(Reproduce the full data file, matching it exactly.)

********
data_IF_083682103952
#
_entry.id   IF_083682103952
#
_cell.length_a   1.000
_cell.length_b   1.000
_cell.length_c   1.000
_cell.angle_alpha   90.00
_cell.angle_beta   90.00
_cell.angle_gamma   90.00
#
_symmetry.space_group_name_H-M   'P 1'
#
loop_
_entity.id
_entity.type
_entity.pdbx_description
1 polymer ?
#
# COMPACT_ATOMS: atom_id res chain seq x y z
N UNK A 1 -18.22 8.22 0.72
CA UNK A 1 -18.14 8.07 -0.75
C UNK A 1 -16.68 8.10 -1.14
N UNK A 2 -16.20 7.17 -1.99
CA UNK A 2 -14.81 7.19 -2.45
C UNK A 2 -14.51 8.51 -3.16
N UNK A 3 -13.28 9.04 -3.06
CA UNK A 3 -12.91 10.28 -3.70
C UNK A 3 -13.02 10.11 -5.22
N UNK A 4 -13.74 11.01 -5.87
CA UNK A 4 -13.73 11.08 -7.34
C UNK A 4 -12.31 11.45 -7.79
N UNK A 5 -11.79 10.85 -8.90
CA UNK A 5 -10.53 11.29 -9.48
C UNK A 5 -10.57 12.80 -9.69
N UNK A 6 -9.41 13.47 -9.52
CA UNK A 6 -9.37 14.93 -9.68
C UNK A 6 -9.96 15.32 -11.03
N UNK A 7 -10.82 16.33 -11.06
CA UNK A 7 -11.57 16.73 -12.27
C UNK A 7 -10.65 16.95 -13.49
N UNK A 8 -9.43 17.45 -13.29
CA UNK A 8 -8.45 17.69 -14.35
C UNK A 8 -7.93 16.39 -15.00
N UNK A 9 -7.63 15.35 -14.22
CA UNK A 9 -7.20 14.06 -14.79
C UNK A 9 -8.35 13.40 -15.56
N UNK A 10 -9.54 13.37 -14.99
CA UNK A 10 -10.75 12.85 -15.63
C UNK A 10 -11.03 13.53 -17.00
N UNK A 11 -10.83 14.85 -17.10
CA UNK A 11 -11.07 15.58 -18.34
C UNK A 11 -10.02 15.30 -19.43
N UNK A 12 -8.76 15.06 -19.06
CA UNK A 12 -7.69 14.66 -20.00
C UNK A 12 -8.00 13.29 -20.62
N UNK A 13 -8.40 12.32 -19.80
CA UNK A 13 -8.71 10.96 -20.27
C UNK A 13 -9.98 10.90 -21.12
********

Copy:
data_IF_083682103952
#
_entry.id   IF_083682103952
#
_cell.length_a   1.000
_cell.length_b   1.000
_cell.length_c   1.000
_cell.angle_alpha   90.00
_cell.angle_beta   90.00
_cell.angle_gamma   90.00
#
_symmetry.space_group_name_H-M   'P 1'
#
loop_
_entity.id
_entity.type
_entity.pdbx_description
1 polymer ?
#
# COMPACT_ATOMS: atom_id res chain seq x y z
N UNK A 1 -18.22 8.22 0.72
CA UNK A 1 -18.14 8.07 -0.75
C UNK A 1 -16.68 8.10 -1.14
N UNK A 2 -16.20 7.17 -1.99
CA UNK A 2 -14.81 7.19 -2.45
C UNK A 2 -14.51 8.51 -3.16
N UNK A 3 -13.28 9.04 -3.06
CA UNK A 3 -12.91 10.28 -3.70
C UNK A 3 -13.02 10.11 -5.22
N UNK A 4 -13.74 11.01 -5.87
CA UNK A 4 -13.73 11.08 -7.34
C UNK A 4 -12.31 11.45 -7.79
N UNK A 5 -11.79 10.85 -8.90
CA UNK A 5 -10.53 11.29 -9.48
C UNK A 5 -10.57 12.80 -9.69
N UNK A 6 -9.41 13.47 -9.52
CA UNK A 6 -9.37 14.93 -9.68
C UNK A 6 -9.96 15.32 -11.03
N UNK A 7 -10.82 16.33 -11.06
CA UNK A 7 -11.57 16.73 -12.27
C UNK A 7 -10.65 16.95 -13.49
N UNK A 8 -9.43 17.45 -13.29
CA UNK A 8 -8.45 17.69 -14.35
C UNK A 8 -7.93 16.39 -15.00
N UNK A 9 -7.63 15.35 -14.22
CA UNK A 9 -7.20 14.06 -14.79
C UNK A 9 -8.35 13.40 -15.56
N UNK A 10 -9.54 13.37 -14.99
CA UNK A 10 -10.75 12.85 -15.63
C UNK A 10 -11.03 13.53 -17.00
N UNK A 11 -10.83 14.85 -17.10
CA UNK A 11 -11.07 15.58 -18.34
C UNK A 11 -10.02 15.30 -19.43
N UNK A 12 -8.76 15.06 -19.06
CA UNK A 12 -7.69 14.66 -20.00
C UNK A 12 -8.00 13.29 -20.62
N UNK A 13 -8.40 12.32 -19.80
CA UNK A 13 -8.71 10.96 -20.27
C UNK A 13 -9.98 10.90 -21.12